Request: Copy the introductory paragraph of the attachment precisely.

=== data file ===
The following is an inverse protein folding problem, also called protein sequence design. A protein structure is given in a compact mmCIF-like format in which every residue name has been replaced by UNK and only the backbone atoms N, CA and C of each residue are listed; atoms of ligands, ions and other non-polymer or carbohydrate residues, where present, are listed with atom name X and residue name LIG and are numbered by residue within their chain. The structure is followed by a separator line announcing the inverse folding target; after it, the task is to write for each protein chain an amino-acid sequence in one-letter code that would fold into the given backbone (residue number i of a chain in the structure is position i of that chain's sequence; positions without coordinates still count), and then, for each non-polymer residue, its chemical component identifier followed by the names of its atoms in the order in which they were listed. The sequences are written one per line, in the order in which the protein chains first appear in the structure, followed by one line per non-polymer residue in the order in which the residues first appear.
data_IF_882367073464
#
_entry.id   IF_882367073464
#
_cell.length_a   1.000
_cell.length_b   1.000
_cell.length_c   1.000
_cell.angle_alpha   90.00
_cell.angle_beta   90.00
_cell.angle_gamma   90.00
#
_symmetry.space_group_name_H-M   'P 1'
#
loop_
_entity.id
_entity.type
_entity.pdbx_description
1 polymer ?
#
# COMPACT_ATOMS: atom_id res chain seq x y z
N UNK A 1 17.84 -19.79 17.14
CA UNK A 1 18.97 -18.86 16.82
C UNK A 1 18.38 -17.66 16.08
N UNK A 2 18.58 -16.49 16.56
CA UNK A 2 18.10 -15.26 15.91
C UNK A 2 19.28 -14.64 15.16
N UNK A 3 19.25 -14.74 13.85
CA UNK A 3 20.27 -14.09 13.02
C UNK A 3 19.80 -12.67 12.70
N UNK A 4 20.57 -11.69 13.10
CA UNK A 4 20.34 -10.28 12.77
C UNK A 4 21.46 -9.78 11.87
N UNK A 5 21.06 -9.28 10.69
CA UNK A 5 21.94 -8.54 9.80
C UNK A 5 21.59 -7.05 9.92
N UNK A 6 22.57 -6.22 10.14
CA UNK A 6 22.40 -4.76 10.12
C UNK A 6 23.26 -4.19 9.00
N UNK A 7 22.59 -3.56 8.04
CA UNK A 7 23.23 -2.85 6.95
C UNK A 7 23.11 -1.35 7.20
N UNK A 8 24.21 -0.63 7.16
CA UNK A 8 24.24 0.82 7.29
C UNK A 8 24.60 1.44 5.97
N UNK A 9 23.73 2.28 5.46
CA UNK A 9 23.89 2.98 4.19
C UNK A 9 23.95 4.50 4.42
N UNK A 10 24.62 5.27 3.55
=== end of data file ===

The following is an inverse protein folding problem, also called protein sequence design. A protein structure is given in a compact mmCIF-like format in which every residue name has been replaced by UNK and only the backbone atoms N, CA and C of each residue are listed; atoms of ligands, ions and other non-polymer or carbohydrate residues, where present, are listed with atom name X and residue name LIG and are numbered by residue within their chain. The structure is followed by a separator line announcing the inverse folding target; after it, the task is to write for each protein chain an amino-acid sequence in one-letter code that would fold into the given backbone (residue number i of a chain in the structure is position i of that chain's sequence; positions without coordinates still count), and then, for each non-polymer residue, its chemical component identifier followed by the names of its atoms in the order in which they were listed. The sequences are written one per line, in the order in which the protein chains first appear in the structure, followed by one line per non-polymer residue in the order in which the residues first appear.